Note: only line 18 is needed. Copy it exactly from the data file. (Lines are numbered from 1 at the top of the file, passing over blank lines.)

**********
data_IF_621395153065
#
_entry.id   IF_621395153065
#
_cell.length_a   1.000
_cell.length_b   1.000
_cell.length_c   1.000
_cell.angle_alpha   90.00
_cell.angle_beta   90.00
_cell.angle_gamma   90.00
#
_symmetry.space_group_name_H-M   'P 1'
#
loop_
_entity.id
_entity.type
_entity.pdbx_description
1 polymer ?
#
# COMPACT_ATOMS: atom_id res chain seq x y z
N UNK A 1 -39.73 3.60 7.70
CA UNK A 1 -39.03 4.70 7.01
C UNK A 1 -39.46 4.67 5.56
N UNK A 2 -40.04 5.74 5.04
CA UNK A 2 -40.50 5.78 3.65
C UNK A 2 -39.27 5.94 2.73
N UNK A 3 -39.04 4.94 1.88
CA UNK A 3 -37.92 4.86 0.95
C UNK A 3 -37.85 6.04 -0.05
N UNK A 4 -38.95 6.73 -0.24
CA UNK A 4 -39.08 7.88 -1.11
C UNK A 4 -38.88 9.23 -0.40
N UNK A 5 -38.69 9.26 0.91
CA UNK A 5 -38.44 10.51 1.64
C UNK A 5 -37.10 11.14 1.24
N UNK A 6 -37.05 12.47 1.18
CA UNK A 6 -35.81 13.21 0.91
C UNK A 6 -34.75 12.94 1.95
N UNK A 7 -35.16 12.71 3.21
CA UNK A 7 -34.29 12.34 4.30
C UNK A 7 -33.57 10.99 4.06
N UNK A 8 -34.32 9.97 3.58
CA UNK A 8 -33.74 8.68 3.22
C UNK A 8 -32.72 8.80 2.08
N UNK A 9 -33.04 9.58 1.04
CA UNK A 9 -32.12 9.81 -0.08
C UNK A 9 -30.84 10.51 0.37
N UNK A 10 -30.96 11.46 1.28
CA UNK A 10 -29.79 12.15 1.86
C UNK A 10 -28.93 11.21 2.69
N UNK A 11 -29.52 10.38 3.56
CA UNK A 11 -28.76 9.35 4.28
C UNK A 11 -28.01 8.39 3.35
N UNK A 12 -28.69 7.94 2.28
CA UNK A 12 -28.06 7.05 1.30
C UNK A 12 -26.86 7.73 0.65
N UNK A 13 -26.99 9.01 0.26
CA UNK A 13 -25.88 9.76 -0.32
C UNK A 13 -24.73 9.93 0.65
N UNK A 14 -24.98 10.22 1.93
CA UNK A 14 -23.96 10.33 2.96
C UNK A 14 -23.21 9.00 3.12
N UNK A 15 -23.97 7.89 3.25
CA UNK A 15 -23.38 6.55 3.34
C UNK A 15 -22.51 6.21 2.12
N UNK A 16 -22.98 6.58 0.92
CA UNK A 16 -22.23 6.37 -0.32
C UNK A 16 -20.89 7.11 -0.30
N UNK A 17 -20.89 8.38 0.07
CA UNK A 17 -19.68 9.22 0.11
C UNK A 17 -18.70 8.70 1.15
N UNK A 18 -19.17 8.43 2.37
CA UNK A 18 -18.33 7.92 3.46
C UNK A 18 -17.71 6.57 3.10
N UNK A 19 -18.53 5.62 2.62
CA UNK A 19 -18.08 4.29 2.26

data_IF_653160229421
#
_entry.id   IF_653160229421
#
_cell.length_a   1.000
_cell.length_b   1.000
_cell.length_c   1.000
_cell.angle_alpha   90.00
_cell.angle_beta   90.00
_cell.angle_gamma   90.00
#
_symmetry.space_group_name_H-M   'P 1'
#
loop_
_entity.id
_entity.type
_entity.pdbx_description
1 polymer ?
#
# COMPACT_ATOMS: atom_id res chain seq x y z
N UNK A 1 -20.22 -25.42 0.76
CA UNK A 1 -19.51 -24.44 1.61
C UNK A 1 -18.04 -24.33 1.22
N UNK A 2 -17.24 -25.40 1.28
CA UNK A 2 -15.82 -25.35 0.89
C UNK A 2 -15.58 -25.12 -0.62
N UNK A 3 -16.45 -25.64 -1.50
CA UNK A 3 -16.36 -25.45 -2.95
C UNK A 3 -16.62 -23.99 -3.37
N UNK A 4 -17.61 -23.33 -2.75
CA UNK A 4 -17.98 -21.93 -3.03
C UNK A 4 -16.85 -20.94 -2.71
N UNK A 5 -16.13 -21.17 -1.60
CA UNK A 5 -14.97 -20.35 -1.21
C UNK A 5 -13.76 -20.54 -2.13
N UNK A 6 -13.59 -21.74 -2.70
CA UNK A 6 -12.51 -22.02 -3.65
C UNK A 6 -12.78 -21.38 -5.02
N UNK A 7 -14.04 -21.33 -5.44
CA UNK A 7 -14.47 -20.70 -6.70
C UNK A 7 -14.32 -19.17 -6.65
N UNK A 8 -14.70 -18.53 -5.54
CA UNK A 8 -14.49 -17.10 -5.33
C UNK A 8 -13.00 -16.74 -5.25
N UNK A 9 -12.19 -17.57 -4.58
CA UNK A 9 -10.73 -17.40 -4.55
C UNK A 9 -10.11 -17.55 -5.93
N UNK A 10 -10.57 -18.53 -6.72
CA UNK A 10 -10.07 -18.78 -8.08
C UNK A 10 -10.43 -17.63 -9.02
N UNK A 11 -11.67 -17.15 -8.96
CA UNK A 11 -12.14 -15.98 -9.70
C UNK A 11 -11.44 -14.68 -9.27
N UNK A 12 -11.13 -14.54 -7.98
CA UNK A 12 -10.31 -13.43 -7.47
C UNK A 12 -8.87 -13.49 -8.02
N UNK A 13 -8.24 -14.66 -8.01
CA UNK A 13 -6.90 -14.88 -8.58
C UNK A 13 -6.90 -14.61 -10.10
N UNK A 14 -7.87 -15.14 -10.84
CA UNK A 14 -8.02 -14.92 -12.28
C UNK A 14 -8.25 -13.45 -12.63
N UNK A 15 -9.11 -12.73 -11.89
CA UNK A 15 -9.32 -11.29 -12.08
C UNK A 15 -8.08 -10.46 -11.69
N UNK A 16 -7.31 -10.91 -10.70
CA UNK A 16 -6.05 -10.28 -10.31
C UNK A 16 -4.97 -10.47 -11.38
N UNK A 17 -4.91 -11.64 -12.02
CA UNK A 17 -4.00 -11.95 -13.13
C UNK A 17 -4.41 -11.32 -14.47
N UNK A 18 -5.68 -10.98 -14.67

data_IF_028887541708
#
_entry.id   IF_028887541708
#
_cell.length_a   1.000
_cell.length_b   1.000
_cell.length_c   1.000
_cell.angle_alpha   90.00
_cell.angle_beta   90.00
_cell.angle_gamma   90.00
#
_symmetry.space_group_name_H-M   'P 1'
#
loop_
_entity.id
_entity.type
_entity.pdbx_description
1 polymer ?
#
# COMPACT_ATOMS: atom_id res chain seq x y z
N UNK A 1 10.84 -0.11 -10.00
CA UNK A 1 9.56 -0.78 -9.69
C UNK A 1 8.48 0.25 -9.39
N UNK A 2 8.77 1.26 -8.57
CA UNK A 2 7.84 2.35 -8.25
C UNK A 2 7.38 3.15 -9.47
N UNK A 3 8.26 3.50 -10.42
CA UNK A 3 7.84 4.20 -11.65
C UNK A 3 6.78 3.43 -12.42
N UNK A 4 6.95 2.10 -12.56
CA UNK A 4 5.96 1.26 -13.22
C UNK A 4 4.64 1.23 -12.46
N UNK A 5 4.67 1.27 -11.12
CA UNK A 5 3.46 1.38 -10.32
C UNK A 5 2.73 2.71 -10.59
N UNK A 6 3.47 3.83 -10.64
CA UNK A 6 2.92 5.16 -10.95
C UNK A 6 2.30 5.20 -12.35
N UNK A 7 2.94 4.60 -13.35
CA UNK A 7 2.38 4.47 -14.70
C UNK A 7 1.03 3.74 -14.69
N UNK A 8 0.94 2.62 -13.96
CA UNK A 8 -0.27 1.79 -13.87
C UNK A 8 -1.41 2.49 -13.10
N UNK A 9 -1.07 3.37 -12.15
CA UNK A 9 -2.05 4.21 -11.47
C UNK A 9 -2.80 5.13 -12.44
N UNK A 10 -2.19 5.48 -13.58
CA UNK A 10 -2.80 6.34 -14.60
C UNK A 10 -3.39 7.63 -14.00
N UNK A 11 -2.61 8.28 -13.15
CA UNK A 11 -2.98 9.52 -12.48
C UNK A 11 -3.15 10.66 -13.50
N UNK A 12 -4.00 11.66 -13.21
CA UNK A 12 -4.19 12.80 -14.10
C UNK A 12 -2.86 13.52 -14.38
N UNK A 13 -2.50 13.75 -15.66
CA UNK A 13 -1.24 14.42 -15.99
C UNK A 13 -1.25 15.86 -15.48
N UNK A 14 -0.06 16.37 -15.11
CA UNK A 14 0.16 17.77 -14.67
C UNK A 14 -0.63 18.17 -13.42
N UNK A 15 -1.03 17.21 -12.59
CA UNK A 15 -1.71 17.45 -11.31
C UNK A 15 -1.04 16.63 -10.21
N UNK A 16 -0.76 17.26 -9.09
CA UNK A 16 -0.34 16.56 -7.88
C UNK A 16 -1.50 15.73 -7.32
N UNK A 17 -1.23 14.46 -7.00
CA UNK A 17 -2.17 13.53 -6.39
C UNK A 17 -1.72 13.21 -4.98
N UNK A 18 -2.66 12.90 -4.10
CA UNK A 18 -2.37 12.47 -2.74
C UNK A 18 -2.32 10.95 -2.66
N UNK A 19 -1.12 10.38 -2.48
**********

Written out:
1 polymer ?